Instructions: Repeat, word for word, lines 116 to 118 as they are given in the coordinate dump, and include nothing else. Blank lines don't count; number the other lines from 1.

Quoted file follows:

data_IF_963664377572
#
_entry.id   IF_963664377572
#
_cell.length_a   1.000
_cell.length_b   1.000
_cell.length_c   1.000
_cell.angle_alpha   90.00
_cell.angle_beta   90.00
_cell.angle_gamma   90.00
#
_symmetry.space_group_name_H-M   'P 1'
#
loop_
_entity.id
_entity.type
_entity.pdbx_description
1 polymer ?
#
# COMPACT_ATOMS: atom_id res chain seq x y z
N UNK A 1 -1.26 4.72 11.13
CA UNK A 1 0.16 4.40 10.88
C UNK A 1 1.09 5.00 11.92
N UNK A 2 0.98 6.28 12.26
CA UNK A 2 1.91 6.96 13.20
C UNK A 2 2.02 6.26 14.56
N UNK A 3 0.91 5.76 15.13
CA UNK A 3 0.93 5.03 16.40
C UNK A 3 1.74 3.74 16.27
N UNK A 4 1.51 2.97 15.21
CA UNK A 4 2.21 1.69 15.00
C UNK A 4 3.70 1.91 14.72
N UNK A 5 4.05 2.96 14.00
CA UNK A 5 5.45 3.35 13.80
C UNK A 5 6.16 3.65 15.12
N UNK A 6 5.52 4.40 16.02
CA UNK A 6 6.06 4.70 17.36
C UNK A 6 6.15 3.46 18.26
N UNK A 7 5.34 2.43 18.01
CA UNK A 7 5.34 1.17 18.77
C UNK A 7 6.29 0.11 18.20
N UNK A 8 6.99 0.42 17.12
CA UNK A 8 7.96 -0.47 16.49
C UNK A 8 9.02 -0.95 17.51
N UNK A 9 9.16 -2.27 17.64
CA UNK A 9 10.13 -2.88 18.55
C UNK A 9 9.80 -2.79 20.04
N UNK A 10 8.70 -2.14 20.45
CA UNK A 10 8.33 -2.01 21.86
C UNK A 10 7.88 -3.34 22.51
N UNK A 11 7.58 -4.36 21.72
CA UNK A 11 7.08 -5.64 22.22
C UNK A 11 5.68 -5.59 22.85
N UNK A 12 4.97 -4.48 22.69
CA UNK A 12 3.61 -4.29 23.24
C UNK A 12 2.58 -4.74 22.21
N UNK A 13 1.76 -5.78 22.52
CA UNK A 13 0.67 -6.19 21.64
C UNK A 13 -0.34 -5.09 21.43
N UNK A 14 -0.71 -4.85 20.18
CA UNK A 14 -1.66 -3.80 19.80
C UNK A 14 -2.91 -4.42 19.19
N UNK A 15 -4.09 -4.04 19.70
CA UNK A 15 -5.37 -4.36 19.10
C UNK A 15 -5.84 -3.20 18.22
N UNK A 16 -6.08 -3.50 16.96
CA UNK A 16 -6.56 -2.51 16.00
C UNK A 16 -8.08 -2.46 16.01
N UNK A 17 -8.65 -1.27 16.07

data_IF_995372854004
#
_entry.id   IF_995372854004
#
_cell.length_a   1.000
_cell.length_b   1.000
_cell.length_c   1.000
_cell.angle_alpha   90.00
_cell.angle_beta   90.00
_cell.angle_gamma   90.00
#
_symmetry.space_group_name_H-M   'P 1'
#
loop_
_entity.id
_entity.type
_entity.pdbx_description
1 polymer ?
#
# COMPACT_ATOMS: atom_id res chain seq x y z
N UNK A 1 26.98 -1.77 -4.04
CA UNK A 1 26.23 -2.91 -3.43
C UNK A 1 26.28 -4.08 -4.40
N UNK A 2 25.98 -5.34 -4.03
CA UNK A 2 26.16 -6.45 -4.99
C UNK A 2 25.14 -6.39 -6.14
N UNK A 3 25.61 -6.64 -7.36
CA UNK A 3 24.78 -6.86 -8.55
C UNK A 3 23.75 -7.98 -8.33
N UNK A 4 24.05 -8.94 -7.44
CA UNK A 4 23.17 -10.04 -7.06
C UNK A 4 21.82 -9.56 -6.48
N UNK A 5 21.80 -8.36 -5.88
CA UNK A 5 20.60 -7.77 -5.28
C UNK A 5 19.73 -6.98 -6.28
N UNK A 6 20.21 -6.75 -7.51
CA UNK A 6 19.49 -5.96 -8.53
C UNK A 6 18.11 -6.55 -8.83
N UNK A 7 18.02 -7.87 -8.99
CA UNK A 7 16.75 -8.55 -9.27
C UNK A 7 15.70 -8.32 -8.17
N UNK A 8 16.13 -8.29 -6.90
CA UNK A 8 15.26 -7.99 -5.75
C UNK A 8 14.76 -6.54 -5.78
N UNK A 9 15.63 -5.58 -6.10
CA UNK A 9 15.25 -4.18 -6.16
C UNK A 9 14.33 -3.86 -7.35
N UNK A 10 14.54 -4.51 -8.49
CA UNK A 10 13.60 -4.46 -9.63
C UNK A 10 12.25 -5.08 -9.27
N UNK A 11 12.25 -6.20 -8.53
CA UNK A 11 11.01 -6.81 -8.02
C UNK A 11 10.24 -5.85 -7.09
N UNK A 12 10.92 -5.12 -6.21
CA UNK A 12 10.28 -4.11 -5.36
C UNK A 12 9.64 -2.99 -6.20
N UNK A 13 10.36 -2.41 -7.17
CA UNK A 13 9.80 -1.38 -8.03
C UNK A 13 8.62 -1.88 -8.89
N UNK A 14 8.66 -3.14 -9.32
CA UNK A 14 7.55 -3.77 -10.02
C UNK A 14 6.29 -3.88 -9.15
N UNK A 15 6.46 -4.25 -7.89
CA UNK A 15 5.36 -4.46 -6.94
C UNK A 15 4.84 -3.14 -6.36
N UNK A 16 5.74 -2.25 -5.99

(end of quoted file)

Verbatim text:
C UNK A 9 14.33 -3.86 -7.35
N UNK A 10 14.54 -4.51 -8.49
CA UNK A 10 13.60 -4.46 -9.63